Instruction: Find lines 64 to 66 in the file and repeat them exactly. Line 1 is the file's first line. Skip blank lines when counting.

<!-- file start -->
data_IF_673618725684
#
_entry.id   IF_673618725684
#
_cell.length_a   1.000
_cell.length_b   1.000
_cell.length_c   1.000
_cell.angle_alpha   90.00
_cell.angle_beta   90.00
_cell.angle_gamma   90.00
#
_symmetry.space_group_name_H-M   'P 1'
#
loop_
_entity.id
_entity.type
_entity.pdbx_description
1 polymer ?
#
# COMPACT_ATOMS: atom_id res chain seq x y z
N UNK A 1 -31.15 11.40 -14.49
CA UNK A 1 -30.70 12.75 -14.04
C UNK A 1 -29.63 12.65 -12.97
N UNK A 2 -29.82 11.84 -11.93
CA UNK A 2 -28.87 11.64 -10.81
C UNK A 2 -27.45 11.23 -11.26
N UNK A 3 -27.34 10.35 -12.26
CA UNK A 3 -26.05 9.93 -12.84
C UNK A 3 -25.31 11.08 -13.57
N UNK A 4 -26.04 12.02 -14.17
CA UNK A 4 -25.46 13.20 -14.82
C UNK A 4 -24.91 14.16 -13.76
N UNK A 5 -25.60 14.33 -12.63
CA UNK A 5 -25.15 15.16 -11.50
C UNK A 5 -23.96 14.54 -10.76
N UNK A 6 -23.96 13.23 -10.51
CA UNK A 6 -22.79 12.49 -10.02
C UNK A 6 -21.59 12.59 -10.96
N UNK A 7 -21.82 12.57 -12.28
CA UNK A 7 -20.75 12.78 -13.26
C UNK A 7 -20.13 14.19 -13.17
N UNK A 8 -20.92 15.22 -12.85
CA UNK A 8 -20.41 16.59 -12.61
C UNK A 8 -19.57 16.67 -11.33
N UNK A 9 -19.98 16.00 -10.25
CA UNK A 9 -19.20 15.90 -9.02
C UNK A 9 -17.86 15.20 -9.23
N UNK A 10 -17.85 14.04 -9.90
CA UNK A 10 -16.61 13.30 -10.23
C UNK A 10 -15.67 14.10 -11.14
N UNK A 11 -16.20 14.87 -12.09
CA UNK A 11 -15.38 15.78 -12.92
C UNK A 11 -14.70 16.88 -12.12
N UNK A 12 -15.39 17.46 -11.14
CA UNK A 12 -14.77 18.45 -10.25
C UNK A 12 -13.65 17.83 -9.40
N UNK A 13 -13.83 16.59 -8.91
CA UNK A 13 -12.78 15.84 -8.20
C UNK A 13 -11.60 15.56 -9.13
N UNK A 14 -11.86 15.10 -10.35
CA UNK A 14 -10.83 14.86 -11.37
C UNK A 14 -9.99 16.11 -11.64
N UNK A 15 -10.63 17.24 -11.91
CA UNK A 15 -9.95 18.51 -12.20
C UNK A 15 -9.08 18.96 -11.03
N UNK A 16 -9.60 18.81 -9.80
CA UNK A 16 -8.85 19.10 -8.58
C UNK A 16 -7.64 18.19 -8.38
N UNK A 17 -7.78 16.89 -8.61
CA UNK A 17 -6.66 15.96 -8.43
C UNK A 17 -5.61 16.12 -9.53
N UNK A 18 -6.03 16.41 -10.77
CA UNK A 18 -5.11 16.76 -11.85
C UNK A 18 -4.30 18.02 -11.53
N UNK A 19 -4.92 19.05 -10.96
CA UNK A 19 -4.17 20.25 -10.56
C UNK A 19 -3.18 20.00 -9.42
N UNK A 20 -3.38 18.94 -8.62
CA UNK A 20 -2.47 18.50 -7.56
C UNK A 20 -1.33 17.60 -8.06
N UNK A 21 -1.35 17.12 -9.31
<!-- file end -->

CA UNK A 15 -9.95 18.51 -12.20
C UNK A 15 -9.08 18.96 -11.03
N UNK A 16 -9.60 18.81 -9.80